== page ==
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AIG, the insurer rescued by the U.S., posted a fourth-quarter loss on Feb. 26 on charges tied to paying down its bailout debt and boosting commercial insurance reserves. The net loss of $8.87 billion, or $65.51 a share, narrowed from $61.7 billion, or a reverse-split adjusted $458.99, a year earlier when AIG posted the biggest loss in U.S. corporate history. The operating loss, which excludes some investment results, was $53.23 a share, missing the $3.94 average loss estimate of three analysts surveyed by Bloomberg.
Seifert said in a posting on the S&P MarketScope service that AIG's fourth quarter operating loss per share of $52.53, vs. a $287.69 loss one year earlier, and full-year $46.40 loss, vs. a $395.28 loss, reflected numerous unusual items excluded from her operating EPS estimates of $2.00 for the fourth quarter and $3.51 for all of 2009.
"Our takeaway from these results is that AIG's core insurance units remain weak, and that a high degree of execution risk remains in AIG's turnaround strategy, the analyst wrote.
Seifert cut her price target on the shares by $2 to $30, under the assumption that AIG trades at a discount to its stated book value. Seifert said she believes AIG's tangible common equity, which was a deficit of $162.06 per share at Sept. 30, is still negative.
Palm, the maker of the Pre phone, said after the close of trading Feb. 25 that sales this year will be "well below" its forecast because customers aren't buying devices as quickly as expected. The company had initially projected sales of at least $1.6 billion for the year ending in May. Revenue in the fiscal third quarter will be $310 million at most, Palm said. Analysts projected $409.3 million, according to the average estimate in a Bloomberg survey.
In a Feb. 26 note, Long said that Palm's update third-quarter revenue guidance was well below his estimate of $379 million and even further below the Wall Street consensus view of $425 million. Long also noted that Palm indicated that fiscal 2010 revenues would fall below its previously forecasted range of $1.6 billion to $1.8 billion.
Long said he believes the company expected Verizon Wireless to drive increased revenue in the second half of fiscal 2010. "[w]e believe sell-through has lagged because carrier promotion was limited, and Palm is shipping what is essentially a six-month old device [the Pre] with limited differentiation," the analyst said. Long added that he thinks Palm now has "sizeable" channel inventory issues at Sprint and Verizon, "which will make for an even tougher fourth-quarter as their lineup ages".
The analyst lowered his pro forma estimates for fiscal 2010 to a loss of $1.36 per share from a loss of $1.04; and for fiscal 2011 to a loss of $1.11 per share from a loss of 87 cents. He also lowered his price target on the shares to $5 from $9.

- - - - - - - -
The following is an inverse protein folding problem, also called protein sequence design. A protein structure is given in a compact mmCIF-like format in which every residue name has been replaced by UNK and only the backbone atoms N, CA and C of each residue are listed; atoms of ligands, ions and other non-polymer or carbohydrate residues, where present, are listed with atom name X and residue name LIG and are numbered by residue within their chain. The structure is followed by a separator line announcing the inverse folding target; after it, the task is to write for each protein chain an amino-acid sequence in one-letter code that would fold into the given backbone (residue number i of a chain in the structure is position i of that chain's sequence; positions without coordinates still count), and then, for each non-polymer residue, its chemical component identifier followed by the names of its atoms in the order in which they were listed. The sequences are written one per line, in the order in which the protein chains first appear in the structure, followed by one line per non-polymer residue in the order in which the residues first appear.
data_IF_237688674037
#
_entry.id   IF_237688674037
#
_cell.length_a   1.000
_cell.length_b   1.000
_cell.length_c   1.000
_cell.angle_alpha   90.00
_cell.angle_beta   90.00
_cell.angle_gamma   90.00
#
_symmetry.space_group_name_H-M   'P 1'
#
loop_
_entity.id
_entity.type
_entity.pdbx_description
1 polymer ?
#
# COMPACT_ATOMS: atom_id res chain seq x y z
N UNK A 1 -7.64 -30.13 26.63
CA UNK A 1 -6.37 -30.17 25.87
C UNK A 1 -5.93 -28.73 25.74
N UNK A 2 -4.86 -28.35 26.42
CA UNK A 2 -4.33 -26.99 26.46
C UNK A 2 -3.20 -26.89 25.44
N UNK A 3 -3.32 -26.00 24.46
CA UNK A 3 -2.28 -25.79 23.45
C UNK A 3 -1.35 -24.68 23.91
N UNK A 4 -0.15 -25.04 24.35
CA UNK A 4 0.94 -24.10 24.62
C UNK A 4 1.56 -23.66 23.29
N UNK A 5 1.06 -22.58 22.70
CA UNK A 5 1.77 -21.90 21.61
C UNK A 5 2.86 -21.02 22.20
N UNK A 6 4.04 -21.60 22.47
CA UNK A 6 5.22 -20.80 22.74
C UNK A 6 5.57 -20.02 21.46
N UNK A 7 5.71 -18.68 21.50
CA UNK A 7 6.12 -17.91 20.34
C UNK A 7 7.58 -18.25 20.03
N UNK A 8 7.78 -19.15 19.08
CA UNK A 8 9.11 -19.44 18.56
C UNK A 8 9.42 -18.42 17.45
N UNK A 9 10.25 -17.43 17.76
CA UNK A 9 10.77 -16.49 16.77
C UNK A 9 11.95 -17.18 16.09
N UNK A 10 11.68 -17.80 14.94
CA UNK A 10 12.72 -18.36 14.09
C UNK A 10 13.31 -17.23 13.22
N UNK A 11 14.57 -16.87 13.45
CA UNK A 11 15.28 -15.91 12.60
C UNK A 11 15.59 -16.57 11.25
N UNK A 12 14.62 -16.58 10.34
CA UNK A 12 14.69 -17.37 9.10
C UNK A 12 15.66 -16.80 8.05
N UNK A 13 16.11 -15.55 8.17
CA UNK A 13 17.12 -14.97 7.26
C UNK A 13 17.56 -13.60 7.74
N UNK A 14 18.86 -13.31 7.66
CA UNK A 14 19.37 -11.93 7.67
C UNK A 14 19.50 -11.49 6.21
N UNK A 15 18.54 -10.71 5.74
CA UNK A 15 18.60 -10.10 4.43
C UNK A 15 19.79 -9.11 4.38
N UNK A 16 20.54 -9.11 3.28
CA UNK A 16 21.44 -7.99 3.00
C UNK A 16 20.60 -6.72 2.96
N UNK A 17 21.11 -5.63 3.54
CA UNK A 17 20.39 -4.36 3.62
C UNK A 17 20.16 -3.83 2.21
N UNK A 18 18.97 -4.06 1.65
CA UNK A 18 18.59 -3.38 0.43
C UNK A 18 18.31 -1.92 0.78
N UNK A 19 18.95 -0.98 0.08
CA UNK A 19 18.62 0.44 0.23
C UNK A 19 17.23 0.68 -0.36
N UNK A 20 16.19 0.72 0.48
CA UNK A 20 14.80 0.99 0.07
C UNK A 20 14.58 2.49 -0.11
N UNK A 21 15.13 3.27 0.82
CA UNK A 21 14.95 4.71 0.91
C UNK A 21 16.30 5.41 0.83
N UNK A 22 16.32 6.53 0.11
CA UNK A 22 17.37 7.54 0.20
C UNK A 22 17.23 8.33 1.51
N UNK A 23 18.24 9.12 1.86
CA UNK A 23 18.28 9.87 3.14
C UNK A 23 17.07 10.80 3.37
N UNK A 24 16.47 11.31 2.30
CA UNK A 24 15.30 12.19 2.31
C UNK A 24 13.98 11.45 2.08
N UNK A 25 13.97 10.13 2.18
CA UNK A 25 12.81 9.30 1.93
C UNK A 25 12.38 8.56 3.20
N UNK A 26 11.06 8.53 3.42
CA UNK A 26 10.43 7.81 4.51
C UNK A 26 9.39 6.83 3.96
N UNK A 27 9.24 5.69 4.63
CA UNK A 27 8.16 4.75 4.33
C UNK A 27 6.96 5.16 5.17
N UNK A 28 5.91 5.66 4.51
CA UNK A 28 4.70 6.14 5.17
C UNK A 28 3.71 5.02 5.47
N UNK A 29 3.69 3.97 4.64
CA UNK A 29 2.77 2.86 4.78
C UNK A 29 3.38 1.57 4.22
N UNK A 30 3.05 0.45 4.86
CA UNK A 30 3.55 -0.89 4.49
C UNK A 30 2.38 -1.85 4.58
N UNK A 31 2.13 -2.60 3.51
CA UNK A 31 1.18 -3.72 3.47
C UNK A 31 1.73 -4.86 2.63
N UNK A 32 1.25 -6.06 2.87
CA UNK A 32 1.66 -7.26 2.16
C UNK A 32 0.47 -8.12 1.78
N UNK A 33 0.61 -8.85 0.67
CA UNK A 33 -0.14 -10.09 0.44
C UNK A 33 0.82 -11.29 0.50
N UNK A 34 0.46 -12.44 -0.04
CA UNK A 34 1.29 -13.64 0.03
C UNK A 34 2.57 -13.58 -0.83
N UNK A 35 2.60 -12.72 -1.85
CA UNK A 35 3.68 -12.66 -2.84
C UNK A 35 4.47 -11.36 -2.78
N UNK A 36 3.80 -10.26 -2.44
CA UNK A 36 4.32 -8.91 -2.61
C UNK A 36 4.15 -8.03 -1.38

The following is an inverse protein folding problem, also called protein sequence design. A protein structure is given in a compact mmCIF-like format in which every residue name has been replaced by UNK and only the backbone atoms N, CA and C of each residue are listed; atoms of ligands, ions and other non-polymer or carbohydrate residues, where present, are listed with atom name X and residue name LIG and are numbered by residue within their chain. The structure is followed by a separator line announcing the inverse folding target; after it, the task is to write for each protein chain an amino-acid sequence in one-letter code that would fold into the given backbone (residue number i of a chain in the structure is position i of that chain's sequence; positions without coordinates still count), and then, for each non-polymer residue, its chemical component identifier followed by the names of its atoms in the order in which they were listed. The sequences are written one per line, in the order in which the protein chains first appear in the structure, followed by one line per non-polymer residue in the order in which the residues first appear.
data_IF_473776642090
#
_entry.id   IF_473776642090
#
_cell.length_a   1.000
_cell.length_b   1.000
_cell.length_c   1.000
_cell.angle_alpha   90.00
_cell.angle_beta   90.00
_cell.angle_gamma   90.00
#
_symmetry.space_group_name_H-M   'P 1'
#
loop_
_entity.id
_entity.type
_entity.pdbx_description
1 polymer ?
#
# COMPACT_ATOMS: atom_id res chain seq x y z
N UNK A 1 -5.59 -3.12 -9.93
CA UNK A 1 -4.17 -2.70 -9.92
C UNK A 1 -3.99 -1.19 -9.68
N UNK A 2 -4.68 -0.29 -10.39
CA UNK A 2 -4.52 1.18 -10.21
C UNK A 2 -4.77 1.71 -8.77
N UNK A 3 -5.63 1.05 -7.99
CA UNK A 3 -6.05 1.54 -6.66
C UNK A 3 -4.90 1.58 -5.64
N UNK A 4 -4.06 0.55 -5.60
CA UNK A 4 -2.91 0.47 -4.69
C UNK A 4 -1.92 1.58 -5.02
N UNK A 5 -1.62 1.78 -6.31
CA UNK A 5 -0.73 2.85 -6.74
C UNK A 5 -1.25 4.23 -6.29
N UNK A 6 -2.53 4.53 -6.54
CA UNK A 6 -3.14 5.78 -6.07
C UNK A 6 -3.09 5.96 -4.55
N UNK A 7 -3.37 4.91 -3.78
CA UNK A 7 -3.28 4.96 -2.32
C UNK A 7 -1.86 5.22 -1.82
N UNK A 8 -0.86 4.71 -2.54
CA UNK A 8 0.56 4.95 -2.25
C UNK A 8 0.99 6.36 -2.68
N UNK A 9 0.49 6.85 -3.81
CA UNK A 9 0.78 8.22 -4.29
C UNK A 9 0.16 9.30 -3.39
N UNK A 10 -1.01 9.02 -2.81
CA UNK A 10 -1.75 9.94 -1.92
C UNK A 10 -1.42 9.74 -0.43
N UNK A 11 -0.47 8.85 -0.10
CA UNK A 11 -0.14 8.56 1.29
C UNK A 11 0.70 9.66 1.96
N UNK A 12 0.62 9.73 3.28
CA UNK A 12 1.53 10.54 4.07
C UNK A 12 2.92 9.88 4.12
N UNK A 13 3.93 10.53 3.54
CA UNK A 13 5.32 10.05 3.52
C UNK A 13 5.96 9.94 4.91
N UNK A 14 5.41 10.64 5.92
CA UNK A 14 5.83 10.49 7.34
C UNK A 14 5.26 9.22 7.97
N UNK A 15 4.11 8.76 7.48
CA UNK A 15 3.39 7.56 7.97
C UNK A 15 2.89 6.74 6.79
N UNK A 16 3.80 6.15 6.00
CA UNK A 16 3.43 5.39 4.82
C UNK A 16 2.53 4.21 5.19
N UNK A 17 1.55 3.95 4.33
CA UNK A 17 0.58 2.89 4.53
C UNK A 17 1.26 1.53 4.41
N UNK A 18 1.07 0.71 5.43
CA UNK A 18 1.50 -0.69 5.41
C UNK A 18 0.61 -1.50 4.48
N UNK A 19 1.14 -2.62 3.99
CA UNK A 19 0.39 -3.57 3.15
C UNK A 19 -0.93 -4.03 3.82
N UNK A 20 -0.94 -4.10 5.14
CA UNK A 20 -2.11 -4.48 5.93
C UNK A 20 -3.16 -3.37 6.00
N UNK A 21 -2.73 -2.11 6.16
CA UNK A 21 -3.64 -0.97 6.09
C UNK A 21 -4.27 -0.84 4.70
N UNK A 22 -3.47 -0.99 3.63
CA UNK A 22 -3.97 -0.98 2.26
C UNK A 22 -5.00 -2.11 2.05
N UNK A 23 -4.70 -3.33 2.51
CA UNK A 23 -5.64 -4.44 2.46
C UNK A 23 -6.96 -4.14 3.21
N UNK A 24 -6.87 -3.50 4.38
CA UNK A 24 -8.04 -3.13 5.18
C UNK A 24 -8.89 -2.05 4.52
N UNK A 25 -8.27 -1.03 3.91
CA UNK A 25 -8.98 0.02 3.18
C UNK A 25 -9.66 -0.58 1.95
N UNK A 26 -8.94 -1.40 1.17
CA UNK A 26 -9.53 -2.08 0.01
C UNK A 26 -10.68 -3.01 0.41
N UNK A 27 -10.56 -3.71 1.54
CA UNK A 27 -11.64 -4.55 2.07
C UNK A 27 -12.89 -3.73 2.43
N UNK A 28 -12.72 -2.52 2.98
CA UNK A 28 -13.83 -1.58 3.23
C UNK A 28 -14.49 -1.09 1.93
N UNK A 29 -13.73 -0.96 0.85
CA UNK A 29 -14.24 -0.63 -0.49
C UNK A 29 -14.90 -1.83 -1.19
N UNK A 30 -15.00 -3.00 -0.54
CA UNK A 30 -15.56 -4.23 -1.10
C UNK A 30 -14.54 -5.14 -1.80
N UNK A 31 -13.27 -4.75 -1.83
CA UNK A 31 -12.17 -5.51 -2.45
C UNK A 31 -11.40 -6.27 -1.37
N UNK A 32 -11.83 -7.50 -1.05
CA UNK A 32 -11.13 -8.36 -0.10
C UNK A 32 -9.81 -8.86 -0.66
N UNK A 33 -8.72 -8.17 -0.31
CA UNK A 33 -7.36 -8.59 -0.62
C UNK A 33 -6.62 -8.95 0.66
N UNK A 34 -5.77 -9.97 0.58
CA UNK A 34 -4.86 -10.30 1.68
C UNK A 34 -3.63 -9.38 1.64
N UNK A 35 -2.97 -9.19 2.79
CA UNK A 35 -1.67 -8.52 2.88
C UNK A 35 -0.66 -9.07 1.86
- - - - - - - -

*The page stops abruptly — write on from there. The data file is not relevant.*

Wynn Resorts Ltd.: Oppenheimer analyst David Katz reiterated an outperform rating on shares of Wynn Resorts Ltd. (WYNN) on Feb. 26.
Wynn Resorts, the casino company founded by Steve Wynn, reported fourth-quarter earnings on Feb. 25 that missed analysts' estimates after Las Vegas room rates tumbled. Excluding some items, profit of 8 cents a share fell short of the 14-cent average of 12 analystsâ estimates compiled by Bloomberg. The company reported a net loss of $5.22 million, or 4 cents, compared with loss of $159.6 million, or $1.49 a share, a year earlier, which included additional tax costs.
Wynn Resorts' quarterly results were in line with his expectations for weakness in Las Vegas and strength in Macau, Katz said in a Feb. 26. "We maintain our thesis that the Las Vegas Strip will remain pressured over the next 12-24 months, given the inflow of supply from the opening of CityCenter and economic weakness," he wrote.
Despite the unstable environment on the Las Vegas Strip, Katz said he believes that Wynn's exposure to the Macau market provides strong earnings in the present and future growth opportunities. He also said the company's recently completed Hong Kong IPO positions it as "the best capitalized casino company in the industry".
The analyst increased his price target to $74 from $73.
Fluor Corp.: R.W. Baird analyst Andrea Wirth lowered a rating on shares of Fluor Corp. (FLR) to neutral from outperform on Feb. 26.
On Feb. 25, Fluor, the largest publicly traded U.S. construction company, lowered its 2010 earnings forecast. Earnings per share this year will be $2.80 to $3.20, lower than an earlier forecast of $3.20 to $3.60, the company said in its fourth-quarter earnings report. Analysts projected $3.42, the average of 18 estimates in a Bloomberg survey.
Wirth said in a Feb. 26 note that the company's fourth-quarter earnings per share of 82 cents compared with her estimate of 92 cents and the 88 cents consensus estimate of Wall Street analysts, noting lower profitability vs. her expectations. Wirth noted that the company's backlog declined 4.5% sequentially, below management's expectations for "meaningful reacceleration". Wirth said Fluor cut 2010 EPS guidance by 12% at the midpoint to $2.80 to $3.20, vs the $3.46 Wall Street consensus view.
Wirth said Fluor's margins are also expected to be negatively impacted as the company continues to thrive in the lower-margin mining sector, but will continue to see declining revenue in the relatively higher-margin oil and gas sector.
The analyst cut her price target on the shares to $47 from $59.